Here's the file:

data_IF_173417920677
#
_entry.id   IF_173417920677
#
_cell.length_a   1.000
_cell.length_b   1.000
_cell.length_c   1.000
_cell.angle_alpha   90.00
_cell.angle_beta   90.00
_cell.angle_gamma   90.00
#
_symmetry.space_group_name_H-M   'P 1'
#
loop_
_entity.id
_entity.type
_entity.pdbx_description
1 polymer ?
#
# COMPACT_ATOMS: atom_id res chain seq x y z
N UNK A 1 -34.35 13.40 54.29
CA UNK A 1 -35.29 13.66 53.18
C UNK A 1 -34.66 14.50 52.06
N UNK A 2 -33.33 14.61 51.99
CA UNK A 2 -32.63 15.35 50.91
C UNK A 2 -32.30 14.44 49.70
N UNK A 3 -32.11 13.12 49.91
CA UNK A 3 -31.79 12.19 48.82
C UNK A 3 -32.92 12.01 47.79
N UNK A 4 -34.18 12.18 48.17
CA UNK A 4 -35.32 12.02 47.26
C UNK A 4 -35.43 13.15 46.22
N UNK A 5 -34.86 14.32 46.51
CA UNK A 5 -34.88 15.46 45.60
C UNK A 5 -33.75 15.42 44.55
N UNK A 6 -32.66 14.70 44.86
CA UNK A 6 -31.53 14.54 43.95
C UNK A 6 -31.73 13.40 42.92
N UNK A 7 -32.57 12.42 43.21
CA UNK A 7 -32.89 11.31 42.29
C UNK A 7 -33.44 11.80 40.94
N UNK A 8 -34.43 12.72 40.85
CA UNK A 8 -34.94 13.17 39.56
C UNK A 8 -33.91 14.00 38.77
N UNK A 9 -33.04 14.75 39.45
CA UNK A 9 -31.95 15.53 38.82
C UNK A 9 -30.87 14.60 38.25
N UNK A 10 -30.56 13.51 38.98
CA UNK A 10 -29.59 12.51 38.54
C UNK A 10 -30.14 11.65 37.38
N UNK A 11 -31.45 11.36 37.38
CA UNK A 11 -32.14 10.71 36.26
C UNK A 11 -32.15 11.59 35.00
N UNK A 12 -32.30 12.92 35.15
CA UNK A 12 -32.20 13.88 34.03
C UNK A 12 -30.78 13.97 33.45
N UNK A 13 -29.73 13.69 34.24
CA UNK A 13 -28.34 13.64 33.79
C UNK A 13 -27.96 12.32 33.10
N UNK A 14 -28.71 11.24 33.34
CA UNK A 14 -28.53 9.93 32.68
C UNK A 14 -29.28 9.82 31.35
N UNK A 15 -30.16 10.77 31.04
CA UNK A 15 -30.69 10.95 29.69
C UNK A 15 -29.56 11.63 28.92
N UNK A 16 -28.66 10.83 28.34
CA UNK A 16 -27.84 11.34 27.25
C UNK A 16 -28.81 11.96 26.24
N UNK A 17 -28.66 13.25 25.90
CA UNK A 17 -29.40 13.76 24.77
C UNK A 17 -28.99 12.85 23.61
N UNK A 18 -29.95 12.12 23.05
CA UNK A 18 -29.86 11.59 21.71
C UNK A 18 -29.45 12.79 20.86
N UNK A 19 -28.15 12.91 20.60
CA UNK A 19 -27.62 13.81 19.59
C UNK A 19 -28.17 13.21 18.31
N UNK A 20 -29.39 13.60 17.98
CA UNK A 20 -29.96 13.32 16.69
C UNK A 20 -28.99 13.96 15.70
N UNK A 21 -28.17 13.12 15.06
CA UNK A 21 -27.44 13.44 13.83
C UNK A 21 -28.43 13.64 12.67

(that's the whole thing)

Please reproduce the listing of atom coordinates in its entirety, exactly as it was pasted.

data_IF_173417920677
#
_entry.id   IF_173417920677
#
_cell.length_a   1.000
_cell.length_b   1.000
_cell.length_c   1.000
_cell.angle_alpha   90.00
_cell.angle_beta   90.00
_cell.angle_gamma   90.00
#
_symmetry.space_group_name_H-M   'P 1'
#
loop_
_entity.id
_entity.type
_entity.pdbx_description
1 polymer ?
#
# COMPACT_ATOMS: atom_id res chain seq x y z
N UNK A 1 -34.35 13.40 54.29
CA UNK A 1 -35.29 13.66 53.18
C UNK A 1 -34.66 14.50 52.06
N UNK A 2 -33.33 14.61 51.99
CA UNK A 2 -32.63 15.35 50.91
C UNK A 2 -32.30 14.44 49.70
N UNK A 3 -32.11 13.12 49.91
CA UNK A 3 -31.79 12.19 48.82
C UNK A 3 -32.92 12.01 47.79
N UNK A 4 -34.18 12.18 48.17
CA UNK A 4 -35.32 12.02 47.26
C UNK A 4 -35.43 13.15 46.22
N UNK A 5 -34.86 14.32 46.51
CA UNK A 5 -34.88 15.46 45.60
C UNK A 5 -33.75 15.42 44.55
N UNK A 6 -32.66 14.70 44.86
CA UNK A 6 -31.53 14.54 43.95
C UNK A 6 -31.73 13.40 42.92
N UNK A 7 -32.57 12.42 43.21
CA UNK A 7 -32.89 11.31 42.29
C UNK A 7 -33.44 11.80 40.94
N UNK A 8 -34.43 12.72 40.85
CA UNK A 8 -34.94 13.17 39.56
C UNK A 8 -33.91 14.00 38.77
N UNK A 9 -33.04 14.75 39.45
CA UNK A 9 -31.95 15.53 38.82
C UNK A 9 -30.87 14.60 38.25
N UNK A 10 -30.56 13.51 38.98
CA UNK A 10 -29.59 12.51 38.54
C UNK A 10 -30.14 11.65 37.38
N UNK A 11 -31.45 11.36 37.38
CA UNK A 11 -32.14 10.71 36.26
C UNK A 11 -32.15 11.59 35.00
N UNK A 12 -32.30 12.92 35.15
CA UNK A 12 -32.20 13.88 34.03
C UNK A 12 -30.78 13.97 33.45
N UNK A 13 -29.73 13.69 34.24
CA UNK A 13 -28.34 13.64 33.79
C UNK A 13 -27.96 12.32 33.10
N UNK A 14 -28.71 11.24 33.34
CA UNK A 14 -28.53 9.93 32.68
C UNK A 14 -29.28 9.82 31.35
N UNK A 15 -30.16 10.77 31.04
CA UNK A 15 -30.69 10.95 29.69
C UNK A 15 -29.56 11.63 28.92
N UNK A 16 -28.66 10.83 28.34
CA UNK A 16 -27.84 11.34 27.25
C UNK A 16 -28.81 11.96 26.24
N UNK A 17 -28.66 13.25 25.90
CA UNK A 17 -29.40 13.76 24.77
C UNK A 17 -28.99 12.85 23.61
N UNK A 18 -29.95 12.12 23.05
CA UNK A 18 -29.86 11.59 21.71
C UNK A 18 -29.45 12.79 20.86
N UNK A 19 -28.15 12.91 20.60
CA UNK A 19 -27.62 13.81 19.59
C UNK A 19 -28.17 13.21 18.31
N UNK A 20 -29.39 13.60 17.98
CA UNK A 20 -29.96 13.32 16.69
C UNK A 20 -28.99 13.96 15.70
N UNK A 21 -28.17 13.12 15.06
CA UNK A 21 -27.44 13.44 13.83
C UNK A 21 -28.43 13.64 12.67